Matthis: There’s a lot a freedom and a lot of room, and that’s by design. Maybe in contrast to what Okwui’s piece is. There’s specificity in the coordination with the video, for example: timing of certain things, and accidents that must be repeated in the same way. It’s been drawn on my own execution in the room. It doesn’t feel foreign or imposed as much as it feels organic. Maybe that’s because Ralph knows I don’t have the dance vocabulary that most dancers you work with would have, and so it’s been kind of ad hoc or accidental. For instance, Ralph notes that on a break I’m skipping around because we’re in this big, giant space that we have all to ourselves. Then Ralph says, “I like that. Now do that in the piece.” (laughs).
Ryan: I love this idea of you as this ongoing magpie of gesture.
Lemon: It’s also interesting because she sees it as a dance piece, and I so don’t!
Matthis: Maybe because that’s my perception of you.
Lemon: No, it’s great! It’s like this whole is constantly being reconstituted.
Ryan: I approach this from a visual arts frame. It seems to me that this piece is holding up a certain inability to belong and a lack of desire to perform a structure that would be legible and comfortable from any one of those frames.
Lemon: Yeah. For me that’s the guiding principle behind making work, or my particular practice. You create these questions, or these problems, and out of them there are certain moments that I call accidents, which are not solutions to the problems but just enrich them. I wouldn’t define it as not belonging. For me, it’s closer to Fred Moten’s idea of the Fugitive. That there is a fleeting towards or away from something.That feels like an inherent quality to this work.
Matthis: And more empowered than asking to belong and falling short.
Lemon: I’m going to this white cube, and that’s thanks to the Walker, because you approached me with something that would be so perverse from the initial mind limitation, no museum space, no theater space. But then you were like, but what if it were an anti-museum space? How about if we had the biggest, whitest space we could find? And, I thought that’s so perverse. Yes. Let’s do it because it’s so problematic. That keeps the tension of it, and I’m not interested in it failing, but I am interested in having a really fraught conversation with the politics of both these worlds. I feel we are doing it in this work.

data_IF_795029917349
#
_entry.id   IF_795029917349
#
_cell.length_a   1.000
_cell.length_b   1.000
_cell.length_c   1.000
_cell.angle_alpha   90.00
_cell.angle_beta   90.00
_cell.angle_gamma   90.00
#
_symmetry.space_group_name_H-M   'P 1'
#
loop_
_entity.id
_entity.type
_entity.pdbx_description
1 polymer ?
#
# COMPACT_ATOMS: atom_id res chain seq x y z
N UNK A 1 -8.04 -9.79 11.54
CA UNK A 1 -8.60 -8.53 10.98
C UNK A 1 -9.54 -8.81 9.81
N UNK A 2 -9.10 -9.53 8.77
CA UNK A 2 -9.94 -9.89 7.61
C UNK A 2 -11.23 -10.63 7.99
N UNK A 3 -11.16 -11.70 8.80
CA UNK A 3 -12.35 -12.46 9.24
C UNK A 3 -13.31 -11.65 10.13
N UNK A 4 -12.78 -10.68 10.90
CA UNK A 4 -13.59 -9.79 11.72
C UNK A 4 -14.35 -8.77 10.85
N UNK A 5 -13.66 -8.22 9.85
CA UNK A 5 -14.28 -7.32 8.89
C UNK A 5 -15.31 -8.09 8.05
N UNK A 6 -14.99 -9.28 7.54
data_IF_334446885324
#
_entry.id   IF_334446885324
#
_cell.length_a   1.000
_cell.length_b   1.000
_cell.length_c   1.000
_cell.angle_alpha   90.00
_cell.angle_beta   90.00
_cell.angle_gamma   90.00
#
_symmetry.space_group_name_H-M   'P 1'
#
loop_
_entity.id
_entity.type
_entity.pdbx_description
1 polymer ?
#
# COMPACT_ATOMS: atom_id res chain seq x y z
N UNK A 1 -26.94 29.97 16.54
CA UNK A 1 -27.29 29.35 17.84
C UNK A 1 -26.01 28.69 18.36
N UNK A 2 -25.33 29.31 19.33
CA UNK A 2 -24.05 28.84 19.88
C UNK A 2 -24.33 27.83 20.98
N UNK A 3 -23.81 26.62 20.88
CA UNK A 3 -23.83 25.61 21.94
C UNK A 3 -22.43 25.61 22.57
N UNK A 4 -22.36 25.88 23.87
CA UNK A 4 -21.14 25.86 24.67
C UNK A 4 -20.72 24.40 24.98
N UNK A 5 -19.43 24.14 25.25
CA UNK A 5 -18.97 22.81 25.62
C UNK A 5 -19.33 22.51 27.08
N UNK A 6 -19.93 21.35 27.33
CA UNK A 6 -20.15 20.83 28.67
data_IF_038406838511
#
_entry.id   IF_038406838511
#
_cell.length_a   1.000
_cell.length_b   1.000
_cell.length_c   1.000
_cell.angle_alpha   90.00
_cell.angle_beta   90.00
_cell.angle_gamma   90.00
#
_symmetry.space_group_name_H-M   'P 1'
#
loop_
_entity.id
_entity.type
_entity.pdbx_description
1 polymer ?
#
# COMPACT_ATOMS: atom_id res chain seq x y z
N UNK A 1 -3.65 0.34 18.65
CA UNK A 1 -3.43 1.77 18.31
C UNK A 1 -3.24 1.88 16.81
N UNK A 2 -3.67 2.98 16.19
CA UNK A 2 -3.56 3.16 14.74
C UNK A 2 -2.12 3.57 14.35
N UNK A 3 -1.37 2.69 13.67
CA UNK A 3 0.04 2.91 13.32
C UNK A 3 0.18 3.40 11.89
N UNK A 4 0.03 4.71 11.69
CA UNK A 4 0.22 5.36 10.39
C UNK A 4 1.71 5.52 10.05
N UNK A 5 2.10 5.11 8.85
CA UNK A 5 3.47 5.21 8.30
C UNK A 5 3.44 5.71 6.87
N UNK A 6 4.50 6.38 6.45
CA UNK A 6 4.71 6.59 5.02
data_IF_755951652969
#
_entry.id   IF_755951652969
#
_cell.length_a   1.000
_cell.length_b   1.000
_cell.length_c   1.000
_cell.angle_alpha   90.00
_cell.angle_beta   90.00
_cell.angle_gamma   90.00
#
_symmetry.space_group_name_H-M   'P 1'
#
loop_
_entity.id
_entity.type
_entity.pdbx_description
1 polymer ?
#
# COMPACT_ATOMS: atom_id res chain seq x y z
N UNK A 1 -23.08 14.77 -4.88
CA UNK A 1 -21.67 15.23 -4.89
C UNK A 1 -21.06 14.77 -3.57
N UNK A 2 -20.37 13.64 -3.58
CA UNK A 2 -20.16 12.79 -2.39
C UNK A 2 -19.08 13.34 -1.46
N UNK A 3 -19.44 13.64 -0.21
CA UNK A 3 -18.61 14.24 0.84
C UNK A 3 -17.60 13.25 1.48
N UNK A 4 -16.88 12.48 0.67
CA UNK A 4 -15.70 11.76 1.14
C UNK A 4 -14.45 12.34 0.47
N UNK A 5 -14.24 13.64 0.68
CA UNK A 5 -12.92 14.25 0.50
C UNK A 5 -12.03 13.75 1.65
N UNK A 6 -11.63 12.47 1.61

Ryan: That is bringing up a lot of problems for you in what way?
Lemon: In the not knowing, which is also a part of the fugitive work you don’t know. There’s the element of moving. I don’t know! It doesn’t fit in this. I don’t yet know how to make a work for the Burnet gallery space. I do know how to make a work for a theater and I’m trying not to make that work, and that feels counter-intuitive. But all this feels absolutely right. I don’t know how to direct, and I’m working with an actor—a really good one. What I told April early on, what I like about working with her is that I don’t really know her. I really know Okwui, but I like that contrast. There’s no hierarchy here. They’re both embodying the same space differently.
Matthis: Maybe my experimental theater background lends itself to less strict rules of what a relationship to an audience is or what a piece needs to be. So I’m comfortable with wherever and however we do it. If none of it is heard or if only part of it is observed, it still has its own logic. Your question: do I try to be true to it, or do I try to connect emotionally or connect to a character? What Ralph has written, whether or not that’s technical, I feel like this piece is a thing, and an object. and its own weird shape. As long as I’m making that shape, it doesn’t matter where that shape exists. It’s an object; it doesn’t matter if it’s hanging or if it’s on the floor or if it’s on the pedestal or if you happen upon it on a field, it’s still the object that it is. That’s all I’m working at.
Ryan: An object can be transported here or there.
Matthis: It can be looked at. It can be not looked at.
Ryan: But it changes from place to place too, right?
Matthis: It changes depending on who’s looking at it, when they’re looking at it, how they’re looking at it, how much of it they’re looking at. But, it is itself.
Lemon: And how the environment defines it. I find that very encouraging and comforting. Because April and Okwui are not the problem.
Ryan: (laughing) Right, right.
Lemon: And it’s not like I’m the problem either.
Ryan: What is the problem? Is there a problem?
Lemon: Yeah, the problem is how we inherently frame something in these particular worlds. We are going into a very defined, white, gallery space with which comes a social politic about how something is viewed and looked at. I do feel I am obliged to make sure that I am articulating as best I can that this can be looked at in a different way. It doesn’t have to be that binary argument we keep having of “Why is there a theater space in a white gallery space?”